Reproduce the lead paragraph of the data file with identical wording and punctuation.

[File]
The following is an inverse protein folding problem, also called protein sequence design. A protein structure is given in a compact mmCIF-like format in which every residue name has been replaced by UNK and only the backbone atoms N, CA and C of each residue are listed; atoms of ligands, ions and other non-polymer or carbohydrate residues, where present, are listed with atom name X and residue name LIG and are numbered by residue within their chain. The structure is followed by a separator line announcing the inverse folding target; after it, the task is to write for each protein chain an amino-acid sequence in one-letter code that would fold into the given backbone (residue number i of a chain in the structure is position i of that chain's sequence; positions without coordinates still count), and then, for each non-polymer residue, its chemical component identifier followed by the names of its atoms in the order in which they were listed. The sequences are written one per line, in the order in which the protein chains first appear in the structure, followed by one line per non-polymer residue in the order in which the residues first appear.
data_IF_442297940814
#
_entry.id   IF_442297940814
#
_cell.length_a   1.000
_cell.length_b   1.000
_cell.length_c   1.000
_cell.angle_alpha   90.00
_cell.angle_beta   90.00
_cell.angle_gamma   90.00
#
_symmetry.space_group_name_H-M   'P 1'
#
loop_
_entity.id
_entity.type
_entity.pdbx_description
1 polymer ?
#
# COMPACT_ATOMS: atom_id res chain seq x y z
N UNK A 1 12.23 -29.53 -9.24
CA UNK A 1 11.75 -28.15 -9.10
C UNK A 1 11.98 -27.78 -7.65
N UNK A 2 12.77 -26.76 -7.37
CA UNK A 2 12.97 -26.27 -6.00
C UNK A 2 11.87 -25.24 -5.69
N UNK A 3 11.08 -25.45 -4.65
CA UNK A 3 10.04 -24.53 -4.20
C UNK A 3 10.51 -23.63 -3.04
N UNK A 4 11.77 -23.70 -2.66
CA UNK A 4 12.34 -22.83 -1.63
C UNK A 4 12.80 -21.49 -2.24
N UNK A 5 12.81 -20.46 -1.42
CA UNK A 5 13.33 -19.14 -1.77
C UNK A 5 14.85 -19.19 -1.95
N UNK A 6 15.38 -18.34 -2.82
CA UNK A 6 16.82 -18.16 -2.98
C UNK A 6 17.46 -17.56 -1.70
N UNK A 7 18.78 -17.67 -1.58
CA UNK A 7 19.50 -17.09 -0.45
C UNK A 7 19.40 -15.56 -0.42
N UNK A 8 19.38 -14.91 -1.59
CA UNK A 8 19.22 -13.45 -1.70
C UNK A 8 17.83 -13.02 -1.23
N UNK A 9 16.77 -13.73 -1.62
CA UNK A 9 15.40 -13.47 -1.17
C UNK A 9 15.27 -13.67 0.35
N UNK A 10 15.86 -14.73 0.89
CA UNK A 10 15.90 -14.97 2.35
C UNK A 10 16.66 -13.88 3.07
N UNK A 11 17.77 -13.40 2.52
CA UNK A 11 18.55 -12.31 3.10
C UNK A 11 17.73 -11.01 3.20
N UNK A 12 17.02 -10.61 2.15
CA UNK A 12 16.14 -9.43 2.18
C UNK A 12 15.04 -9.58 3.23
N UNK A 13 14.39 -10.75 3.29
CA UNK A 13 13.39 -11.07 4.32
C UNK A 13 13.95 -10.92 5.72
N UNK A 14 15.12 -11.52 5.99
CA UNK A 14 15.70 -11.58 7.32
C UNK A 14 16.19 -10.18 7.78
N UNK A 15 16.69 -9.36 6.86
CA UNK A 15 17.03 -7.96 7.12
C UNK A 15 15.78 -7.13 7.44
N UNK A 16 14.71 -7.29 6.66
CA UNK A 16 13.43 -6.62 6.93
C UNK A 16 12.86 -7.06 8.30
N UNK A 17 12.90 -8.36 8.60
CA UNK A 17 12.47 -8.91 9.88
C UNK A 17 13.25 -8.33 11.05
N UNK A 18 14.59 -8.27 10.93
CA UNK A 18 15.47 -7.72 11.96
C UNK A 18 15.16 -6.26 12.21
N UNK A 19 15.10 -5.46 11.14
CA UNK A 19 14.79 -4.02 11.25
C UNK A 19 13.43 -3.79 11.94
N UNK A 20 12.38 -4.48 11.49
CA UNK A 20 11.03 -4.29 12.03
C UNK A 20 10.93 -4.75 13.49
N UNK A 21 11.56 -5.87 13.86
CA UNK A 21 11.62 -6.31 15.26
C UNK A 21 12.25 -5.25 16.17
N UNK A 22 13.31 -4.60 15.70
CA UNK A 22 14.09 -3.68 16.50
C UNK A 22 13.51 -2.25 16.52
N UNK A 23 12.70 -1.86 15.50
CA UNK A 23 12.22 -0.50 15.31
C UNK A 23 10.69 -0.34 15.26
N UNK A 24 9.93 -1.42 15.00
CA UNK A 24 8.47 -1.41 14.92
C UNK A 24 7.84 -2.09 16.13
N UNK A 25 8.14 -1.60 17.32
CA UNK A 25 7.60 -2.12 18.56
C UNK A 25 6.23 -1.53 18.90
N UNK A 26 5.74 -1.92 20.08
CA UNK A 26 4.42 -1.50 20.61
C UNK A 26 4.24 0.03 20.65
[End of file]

The following is an inverse protein folding problem, also called protein sequence design. A protein structure is given in a compact mmCIF-like format in which every residue name has been replaced by UNK and only the backbone atoms N, CA and C of each residue are listed; atoms of ligands, ions and other non-polymer or carbohydrate residues, where present, are listed with atom name X and residue name LIG and are numbered by residue within their chain. The structure is followed by a separator line announcing the inverse folding target; after it, the task is to write for each protein chain an amino-acid sequence in one-letter code that would fold into the given backbone (residue number i of a chain in the structure is position i of that chain's sequence; positions without coordinates still count), and then, for each non-polymer residue, its chemical component identifier followed by the names of its atoms in the order in which they were listed. The sequences are written one per line, in the order in which the protein chains first appear in the structure, followed by one line per non-polymer residue in the order in which the residues first appear.